How long would slavery have persisted?

Abraham Lincoln’s Emancipation Proclamation, had there been no constitutional amendment, could have been reversed by Andrew Johnson or any other future president.

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A copy of the Emancipation Proclamation, held at the Abraham Lincoln Presidential Library and Museum in Springfield.

AP Photos

Thank goodness Juneteenth will be a national holiday! It’s important, though, to describe the historical significance of the day accurately. Otherwise, people might think President Abraham Lincoln ended slavery throughout the country with the Emancipation Proclamation.

Lincoln justified his executive order as a military necessity, freeing only those enslaved people in states that were in rebellion. Without the later ratification of the 13th Amendment, slavery could have continued much longer. Lincoln’s executive order, had there been no constitutional amendment, could have been reversed by Andrew Johnson or any other future president.

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How long would slavery have persisted had there been no Civil War and without ratification of the 13th Amendment? States that had been in rebellion were allowed back in the Union only if they agreed to abolish slavery. But how long would it have taken slave states to end the terrible institution on their own?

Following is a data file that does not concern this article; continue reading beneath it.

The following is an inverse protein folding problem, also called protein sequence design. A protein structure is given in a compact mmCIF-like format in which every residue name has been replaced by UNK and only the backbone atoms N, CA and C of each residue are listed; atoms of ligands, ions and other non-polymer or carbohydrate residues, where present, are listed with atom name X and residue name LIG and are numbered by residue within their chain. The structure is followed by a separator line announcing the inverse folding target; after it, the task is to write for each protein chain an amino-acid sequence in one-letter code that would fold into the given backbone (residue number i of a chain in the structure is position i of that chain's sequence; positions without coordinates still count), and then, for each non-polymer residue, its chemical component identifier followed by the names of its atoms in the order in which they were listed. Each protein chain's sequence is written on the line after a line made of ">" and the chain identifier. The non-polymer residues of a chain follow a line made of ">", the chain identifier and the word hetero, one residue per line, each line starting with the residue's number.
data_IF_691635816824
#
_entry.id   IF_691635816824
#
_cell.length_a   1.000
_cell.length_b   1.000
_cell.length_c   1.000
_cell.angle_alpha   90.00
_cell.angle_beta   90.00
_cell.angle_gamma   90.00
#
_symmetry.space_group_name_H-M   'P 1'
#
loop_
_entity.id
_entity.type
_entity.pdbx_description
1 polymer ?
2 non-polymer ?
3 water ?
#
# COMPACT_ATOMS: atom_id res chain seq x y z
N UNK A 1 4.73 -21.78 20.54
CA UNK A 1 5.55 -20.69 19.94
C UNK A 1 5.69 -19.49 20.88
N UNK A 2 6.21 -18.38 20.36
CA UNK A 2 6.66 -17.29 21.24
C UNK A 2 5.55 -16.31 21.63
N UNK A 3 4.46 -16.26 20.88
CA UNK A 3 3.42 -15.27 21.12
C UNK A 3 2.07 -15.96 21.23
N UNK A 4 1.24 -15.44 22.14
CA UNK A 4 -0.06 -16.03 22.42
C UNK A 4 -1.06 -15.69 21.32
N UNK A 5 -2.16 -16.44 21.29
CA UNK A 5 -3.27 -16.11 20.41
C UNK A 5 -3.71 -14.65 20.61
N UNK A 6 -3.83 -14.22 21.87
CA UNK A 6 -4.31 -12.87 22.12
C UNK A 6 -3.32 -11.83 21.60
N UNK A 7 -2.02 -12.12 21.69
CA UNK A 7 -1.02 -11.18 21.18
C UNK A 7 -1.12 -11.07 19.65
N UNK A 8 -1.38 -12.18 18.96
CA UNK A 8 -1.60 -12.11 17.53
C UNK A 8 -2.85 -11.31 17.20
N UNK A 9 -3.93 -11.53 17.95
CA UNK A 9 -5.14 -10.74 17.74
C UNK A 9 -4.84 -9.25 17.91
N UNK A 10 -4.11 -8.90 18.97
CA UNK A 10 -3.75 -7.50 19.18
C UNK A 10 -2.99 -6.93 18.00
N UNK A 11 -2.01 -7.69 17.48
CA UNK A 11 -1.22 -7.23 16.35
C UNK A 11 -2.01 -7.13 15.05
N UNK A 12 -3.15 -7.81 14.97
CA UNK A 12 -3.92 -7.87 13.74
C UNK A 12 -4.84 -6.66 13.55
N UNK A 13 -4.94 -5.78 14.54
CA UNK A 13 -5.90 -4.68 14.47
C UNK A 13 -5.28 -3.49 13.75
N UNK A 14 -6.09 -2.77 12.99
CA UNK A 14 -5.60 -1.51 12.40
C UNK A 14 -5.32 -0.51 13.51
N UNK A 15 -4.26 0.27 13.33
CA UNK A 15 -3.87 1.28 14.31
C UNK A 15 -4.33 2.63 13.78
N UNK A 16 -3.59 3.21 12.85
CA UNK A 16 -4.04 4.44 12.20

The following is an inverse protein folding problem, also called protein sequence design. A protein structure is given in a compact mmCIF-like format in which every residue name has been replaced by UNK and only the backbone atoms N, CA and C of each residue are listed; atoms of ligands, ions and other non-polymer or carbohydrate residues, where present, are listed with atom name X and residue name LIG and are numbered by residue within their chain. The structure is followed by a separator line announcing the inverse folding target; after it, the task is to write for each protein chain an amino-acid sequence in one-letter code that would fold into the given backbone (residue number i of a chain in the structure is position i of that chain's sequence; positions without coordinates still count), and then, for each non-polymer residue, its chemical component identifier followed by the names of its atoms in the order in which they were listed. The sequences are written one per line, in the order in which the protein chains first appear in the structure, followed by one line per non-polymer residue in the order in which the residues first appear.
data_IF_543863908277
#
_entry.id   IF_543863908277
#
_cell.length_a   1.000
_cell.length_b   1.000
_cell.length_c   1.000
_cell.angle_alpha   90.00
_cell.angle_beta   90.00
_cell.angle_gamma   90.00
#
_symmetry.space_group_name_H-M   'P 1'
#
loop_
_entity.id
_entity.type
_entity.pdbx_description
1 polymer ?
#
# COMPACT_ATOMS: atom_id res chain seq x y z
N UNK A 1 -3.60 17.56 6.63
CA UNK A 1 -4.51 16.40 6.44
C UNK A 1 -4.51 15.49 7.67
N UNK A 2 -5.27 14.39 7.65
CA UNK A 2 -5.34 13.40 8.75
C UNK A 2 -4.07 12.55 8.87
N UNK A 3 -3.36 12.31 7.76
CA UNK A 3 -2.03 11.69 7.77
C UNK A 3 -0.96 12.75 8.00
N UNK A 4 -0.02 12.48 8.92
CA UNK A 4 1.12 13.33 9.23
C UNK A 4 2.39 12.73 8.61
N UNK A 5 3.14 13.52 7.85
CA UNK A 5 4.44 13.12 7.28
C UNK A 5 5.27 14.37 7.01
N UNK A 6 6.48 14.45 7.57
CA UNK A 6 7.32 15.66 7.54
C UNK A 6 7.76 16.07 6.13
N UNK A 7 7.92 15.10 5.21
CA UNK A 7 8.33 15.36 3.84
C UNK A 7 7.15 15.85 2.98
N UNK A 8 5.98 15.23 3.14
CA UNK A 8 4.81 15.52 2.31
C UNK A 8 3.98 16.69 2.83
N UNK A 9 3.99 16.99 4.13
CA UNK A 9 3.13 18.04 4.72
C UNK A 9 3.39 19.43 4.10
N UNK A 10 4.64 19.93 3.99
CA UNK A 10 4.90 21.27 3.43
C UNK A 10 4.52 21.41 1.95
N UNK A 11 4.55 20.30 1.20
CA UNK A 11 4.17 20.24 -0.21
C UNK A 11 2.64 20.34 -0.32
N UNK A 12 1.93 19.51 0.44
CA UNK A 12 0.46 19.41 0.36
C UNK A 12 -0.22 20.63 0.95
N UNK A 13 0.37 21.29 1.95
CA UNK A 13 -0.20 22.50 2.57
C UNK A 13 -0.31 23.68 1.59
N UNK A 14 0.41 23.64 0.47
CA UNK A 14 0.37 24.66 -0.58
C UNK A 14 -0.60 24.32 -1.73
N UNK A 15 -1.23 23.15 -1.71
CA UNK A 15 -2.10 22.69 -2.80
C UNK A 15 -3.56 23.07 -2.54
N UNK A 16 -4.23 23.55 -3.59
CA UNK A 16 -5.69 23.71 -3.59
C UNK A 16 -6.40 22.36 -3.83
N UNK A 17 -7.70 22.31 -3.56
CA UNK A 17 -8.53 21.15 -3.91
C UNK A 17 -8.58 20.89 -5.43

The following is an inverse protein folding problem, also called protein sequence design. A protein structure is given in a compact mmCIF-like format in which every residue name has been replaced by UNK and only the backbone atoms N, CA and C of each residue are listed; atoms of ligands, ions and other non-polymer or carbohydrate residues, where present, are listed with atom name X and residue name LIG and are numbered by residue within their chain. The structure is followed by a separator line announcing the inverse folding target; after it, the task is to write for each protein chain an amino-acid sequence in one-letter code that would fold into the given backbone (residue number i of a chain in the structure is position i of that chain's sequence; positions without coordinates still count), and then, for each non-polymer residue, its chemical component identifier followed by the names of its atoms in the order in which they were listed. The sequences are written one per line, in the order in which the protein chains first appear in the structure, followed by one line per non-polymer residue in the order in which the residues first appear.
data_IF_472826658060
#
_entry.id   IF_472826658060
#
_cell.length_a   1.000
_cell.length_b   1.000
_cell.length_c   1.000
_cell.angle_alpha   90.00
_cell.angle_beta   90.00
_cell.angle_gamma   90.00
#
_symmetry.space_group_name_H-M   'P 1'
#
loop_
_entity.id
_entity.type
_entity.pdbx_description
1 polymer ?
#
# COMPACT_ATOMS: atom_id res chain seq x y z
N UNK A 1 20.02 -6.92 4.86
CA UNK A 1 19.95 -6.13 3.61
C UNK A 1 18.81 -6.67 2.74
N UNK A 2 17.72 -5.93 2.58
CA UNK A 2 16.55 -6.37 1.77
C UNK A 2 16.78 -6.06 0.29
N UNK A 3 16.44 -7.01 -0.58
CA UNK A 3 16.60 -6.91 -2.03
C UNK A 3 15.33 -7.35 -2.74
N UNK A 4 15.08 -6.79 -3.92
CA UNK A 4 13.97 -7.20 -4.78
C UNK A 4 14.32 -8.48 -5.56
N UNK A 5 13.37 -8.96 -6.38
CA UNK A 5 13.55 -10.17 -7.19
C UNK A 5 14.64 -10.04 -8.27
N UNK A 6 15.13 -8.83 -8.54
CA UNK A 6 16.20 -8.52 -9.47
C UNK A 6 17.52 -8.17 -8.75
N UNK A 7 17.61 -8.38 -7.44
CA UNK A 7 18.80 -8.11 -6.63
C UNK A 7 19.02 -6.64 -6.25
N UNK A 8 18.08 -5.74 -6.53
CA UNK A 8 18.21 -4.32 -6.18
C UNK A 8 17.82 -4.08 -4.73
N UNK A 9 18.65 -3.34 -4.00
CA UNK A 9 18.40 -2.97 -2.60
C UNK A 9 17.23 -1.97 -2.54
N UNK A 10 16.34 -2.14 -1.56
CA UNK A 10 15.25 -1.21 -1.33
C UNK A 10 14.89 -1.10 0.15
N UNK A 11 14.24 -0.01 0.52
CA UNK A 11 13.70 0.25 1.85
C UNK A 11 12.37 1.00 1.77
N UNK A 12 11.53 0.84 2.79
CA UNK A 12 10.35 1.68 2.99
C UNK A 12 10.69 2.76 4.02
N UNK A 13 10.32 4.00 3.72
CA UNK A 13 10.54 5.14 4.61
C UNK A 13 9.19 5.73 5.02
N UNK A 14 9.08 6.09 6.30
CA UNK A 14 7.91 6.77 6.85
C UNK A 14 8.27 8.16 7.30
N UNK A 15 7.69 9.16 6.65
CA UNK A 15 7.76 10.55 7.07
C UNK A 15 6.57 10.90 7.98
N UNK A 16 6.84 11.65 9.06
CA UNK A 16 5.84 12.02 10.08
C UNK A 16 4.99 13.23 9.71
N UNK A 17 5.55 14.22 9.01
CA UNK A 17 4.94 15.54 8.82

Our nation’s Founders sure made it difficult to fix their mistakes.

Happy Juneteenth!

Kevin Coughlin, Evanston

World’s worst job: Editing Trump

If you thought the most difficult job in the world was crab fishing off the coast of Alaska or extracting venom from deadly serpents, then consider this: Donald Trump is reportedly writing a memoir of his life in the White House.

Can you just imagine being a fact-checker on this? Going line by line to find anything that is truthful?

Bob Ory, Elgin

Rename Grant Park for DuSable

Instead of renaming Lake Shore Drive to honor Jean Baptiste Point DuSable, why not rename Grant Park? The park is named for Ulysses Grant, who had no direct ties to the city. So why not, instead, honor DuSable, the first non-indigenous resident of the future City of Chicago, with something as lovely as a park in the heart of the city?

The park is beautiful. It is visited each year by hundreds of thousands of residents and tourists. It is a place of culture and beauty and fun. We could install displays around the park telling the story of DuSable. In this beautiful setting, people could actually learn who DuSable was, as opposed to driving too fast on DuSable Drive to get home quicker.

Shari Parker, Pullman

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